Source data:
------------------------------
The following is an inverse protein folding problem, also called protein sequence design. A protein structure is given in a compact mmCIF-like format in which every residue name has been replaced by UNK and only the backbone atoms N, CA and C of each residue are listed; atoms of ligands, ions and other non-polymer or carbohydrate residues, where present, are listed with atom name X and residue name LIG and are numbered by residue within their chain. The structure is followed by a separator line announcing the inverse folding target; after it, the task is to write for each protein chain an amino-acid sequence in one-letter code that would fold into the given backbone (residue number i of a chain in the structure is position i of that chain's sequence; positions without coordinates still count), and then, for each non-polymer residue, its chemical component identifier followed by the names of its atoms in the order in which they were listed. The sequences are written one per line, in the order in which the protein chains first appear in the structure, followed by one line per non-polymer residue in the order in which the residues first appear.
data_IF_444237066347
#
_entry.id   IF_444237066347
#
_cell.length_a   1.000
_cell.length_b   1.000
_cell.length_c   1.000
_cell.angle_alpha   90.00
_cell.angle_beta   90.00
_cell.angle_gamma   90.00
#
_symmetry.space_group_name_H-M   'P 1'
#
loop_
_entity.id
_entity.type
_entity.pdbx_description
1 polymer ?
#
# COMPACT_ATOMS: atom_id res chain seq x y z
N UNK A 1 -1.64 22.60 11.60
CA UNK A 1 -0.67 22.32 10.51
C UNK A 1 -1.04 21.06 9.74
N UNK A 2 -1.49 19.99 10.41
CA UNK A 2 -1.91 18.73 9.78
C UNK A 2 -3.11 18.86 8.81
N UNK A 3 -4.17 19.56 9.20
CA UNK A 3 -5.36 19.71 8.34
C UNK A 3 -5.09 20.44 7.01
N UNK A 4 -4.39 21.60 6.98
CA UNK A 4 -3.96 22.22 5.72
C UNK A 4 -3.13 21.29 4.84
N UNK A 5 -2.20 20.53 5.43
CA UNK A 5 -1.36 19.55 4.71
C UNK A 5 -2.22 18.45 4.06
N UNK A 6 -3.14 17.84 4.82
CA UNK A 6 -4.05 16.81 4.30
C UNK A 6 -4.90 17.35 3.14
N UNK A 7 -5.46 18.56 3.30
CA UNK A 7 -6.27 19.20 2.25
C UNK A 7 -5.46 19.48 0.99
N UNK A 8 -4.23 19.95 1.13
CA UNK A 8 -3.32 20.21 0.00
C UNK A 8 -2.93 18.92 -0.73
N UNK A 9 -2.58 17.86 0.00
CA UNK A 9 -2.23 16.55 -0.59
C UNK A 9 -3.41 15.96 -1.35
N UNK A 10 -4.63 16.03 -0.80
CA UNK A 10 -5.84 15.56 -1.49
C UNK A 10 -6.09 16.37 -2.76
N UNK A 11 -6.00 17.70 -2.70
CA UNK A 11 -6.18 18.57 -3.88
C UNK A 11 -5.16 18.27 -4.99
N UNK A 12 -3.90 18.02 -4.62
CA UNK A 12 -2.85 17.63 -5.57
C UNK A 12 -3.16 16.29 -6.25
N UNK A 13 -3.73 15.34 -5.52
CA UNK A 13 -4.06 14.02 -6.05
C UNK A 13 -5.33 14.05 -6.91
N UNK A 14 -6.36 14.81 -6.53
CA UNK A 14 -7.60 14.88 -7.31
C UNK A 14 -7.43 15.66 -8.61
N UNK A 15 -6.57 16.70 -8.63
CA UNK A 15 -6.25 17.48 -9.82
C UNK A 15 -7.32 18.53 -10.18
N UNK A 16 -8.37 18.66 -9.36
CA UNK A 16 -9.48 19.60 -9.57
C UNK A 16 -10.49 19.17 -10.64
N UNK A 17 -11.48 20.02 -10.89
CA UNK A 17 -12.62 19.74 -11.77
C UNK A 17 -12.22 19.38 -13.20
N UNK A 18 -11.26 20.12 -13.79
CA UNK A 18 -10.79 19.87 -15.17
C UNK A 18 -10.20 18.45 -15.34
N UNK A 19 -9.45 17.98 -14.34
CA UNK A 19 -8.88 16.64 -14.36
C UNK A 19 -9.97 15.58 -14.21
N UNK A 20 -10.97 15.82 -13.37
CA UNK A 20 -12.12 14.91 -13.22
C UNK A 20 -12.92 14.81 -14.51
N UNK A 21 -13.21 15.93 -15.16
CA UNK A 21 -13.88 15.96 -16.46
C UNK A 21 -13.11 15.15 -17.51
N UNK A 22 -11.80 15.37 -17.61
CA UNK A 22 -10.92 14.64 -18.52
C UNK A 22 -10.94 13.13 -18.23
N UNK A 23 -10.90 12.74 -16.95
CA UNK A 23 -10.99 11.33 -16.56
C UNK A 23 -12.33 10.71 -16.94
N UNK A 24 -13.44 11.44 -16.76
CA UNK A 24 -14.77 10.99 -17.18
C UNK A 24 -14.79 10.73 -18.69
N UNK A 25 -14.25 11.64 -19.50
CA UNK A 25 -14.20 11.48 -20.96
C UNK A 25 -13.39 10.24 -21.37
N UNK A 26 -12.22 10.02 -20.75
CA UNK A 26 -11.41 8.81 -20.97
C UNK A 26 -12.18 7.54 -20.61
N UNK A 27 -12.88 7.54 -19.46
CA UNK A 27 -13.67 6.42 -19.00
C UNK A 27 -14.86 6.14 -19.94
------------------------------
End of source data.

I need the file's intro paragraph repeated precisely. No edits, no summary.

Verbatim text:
The following is an inverse protein folding problem, also called protein sequence design. A protein structure is given in a compact mmCIF-like format in which every residue name has been replaced by UNK and only the backbone atoms N, CA and C of each residue are listed; atoms of ligands, ions and other non-polymer or carbohydrate residues, where present, are listed with atom name X and residue name LIG and are numbered by residue within their chain. The structure is followed by a separator line announcing the inverse folding target; after it, the task is to write for each protein chain an amino-acid sequence in one-letter code that would fold into the given backbone (residue number i of a chain in the structure is position i of that chain's sequence; positions without coordinates still count), and then, for each non-polymer residue, its chemical component identifier followed by the names of its atoms in the order in which they were listed. The sequences are written one per line, in the order in which the protein chains first appear in the structure, followed by one line per non-polymer residue in the order in which the residues first appear.